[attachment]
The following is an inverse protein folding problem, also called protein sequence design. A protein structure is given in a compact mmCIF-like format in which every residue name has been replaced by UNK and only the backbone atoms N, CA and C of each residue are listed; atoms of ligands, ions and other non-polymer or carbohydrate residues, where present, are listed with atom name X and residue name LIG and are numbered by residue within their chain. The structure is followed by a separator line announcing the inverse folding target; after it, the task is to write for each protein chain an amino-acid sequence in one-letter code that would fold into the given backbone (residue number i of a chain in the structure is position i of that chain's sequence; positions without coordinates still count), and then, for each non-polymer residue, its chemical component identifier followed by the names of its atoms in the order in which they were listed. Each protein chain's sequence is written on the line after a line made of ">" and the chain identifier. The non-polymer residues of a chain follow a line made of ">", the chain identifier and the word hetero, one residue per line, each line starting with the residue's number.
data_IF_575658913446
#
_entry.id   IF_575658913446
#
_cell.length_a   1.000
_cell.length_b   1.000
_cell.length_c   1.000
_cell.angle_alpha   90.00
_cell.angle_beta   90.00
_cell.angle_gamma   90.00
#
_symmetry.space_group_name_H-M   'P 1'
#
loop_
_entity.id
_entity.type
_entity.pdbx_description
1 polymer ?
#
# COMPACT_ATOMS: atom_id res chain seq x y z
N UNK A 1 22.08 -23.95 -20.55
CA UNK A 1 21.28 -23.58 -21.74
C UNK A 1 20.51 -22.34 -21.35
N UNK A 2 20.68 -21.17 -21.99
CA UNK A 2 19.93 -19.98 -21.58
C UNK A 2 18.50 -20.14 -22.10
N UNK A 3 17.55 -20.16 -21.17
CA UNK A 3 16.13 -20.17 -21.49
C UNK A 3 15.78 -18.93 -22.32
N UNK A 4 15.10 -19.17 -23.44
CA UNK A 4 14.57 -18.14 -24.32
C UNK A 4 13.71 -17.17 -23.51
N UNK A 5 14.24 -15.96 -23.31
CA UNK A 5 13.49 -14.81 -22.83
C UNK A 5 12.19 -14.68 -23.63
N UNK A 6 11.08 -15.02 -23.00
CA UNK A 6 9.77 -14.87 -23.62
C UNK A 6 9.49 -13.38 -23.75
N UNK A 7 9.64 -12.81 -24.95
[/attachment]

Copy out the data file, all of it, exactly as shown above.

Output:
The following is an inverse protein folding problem, also called protein sequence design. A protein structure is given in a compact mmCIF-like format in which every residue name has been replaced by UNK and only the backbone atoms N, CA and C of each residue are listed; atoms of ligands, ions and other non-polymer or carbohydrate residues, where present, are listed with atom name X and residue name LIG and are numbered by residue within their chain. The structure is followed by a separator line announcing the inverse folding target; after it, the task is to write for each protein chain an amino-acid sequence in one-letter code that would fold into the given backbone (residue number i of a chain in the structure is position i of that chain's sequence; positions without coordinates still count), and then, for each non-polymer residue, its chemical component identifier followed by the names of its atoms in the order in which they were listed. Each protein chain's sequence is written on the line after a line made of ">" and the chain identifier. The non-polymer residues of a chain follow a line made of ">", the chain identifier and the word hetero, one residue per line, each line starting with the residue's number.
data_IF_575658913446
#
_entry.id   IF_575658913446
#
_cell.length_a   1.000
_cell.length_b   1.000
_cell.length_c   1.000
_cell.angle_alpha   90.00
_cell.angle_beta   90.00
_cell.angle_gamma   90.00
#
_symmetry.space_group_name_H-M   'P 1'
#
loop_
_entity.id
_entity.type
_entity.pdbx_description
1 polymer ?
#
# COMPACT_ATOMS: atom_id res chain seq x y z
N UNK A 1 22.08 -23.95 -20.55
CA UNK A 1 21.28 -23.58 -21.74
C UNK A 1 20.51 -22.34 -21.35
N UNK A 2 20.68 -21.17 -21.99
CA UNK A 2 19.93 -19.98 -21.58
C UNK A 2 18.50 -20.14 -22.10
N UNK A 3 17.55 -20.16 -21.17
CA UNK A 3 16.13 -20.17 -21.49
C UNK A 3 15.78 -18.93 -22.32
N UNK A 4 15.10 -19.17 -23.44
CA UNK A 4 14.57 -18.14 -24.32
C UNK A 4 13.71 -17.17 -23.51
N UNK A 5 14.24 -15.96 -23.31
CA UNK A 5 13.49 -14.81 -22.83
C UNK A 5 12.19 -14.68 -23.63
N UNK A 6 11.08 -15.02 -23.00
CA UNK A 6 9.77 -14.87 -23.62
C UNK A 6 9.49 -13.38 -23.75
N UNK A 7 9.64 -12.81 -24.95